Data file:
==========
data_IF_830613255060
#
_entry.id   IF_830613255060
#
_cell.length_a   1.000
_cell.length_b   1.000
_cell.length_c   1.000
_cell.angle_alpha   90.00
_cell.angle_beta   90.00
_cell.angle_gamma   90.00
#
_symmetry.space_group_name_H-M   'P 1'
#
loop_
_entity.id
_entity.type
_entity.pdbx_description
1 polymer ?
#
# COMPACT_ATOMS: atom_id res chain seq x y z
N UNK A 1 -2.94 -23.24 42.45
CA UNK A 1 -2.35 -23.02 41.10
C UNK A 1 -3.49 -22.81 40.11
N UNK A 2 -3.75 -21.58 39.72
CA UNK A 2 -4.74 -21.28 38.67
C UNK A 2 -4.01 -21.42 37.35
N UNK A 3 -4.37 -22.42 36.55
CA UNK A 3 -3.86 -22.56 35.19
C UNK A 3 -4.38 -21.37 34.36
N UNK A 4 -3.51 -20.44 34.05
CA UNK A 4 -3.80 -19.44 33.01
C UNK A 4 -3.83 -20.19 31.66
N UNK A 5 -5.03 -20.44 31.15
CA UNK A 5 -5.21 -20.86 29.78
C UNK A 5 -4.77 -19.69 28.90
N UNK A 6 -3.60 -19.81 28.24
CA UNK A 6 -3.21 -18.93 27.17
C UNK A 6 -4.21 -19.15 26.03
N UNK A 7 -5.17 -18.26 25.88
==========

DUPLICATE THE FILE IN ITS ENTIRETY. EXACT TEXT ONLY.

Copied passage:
data_IF_830613255060
#
_entry.id   IF_830613255060
#
_cell.length_a   1.000
_cell.length_b   1.000
_cell.length_c   1.000
_cell.angle_alpha   90.00
_cell.angle_beta   90.00
_cell.angle_gamma   90.00
#
_symmetry.space_group_name_H-M   'P 1'
#
loop_
_entity.id
_entity.type
_entity.pdbx_description
1 polymer ?
#
# COMPACT_ATOMS: atom_id res chain seq x y z
N UNK A 1 -2.94 -23.24 42.45
CA UNK A 1 -2.35 -23.02 41.10
C UNK A 1 -3.49 -22.81 40.11
N UNK A 2 -3.75 -21.58 39.72
CA UNK A 2 -4.74 -21.28 38.67
C UNK A 2 -4.01 -21.42 37.35
N UNK A 3 -4.37 -22.42 36.55
CA UNK A 3 -3.86 -22.56 35.19
C UNK A 3 -4.38 -21.37 34.36
N UNK A 4 -3.51 -20.44 34.05
CA UNK A 4 -3.80 -19.44 33.01
C UNK A 4 -3.83 -20.19 31.66
N UNK A 5 -5.03 -20.44 31.15
CA UNK A 5 -5.21 -20.86 29.78
C UNK A 5 -4.77 -19.69 28.90
N UNK A 6 -3.60 -19.81 28.24
CA UNK A 6 -3.21 -18.93 27.17
C UNK A 6 -4.21 -19.15 26.03
N UNK A 7 -5.17 -18.26 25.88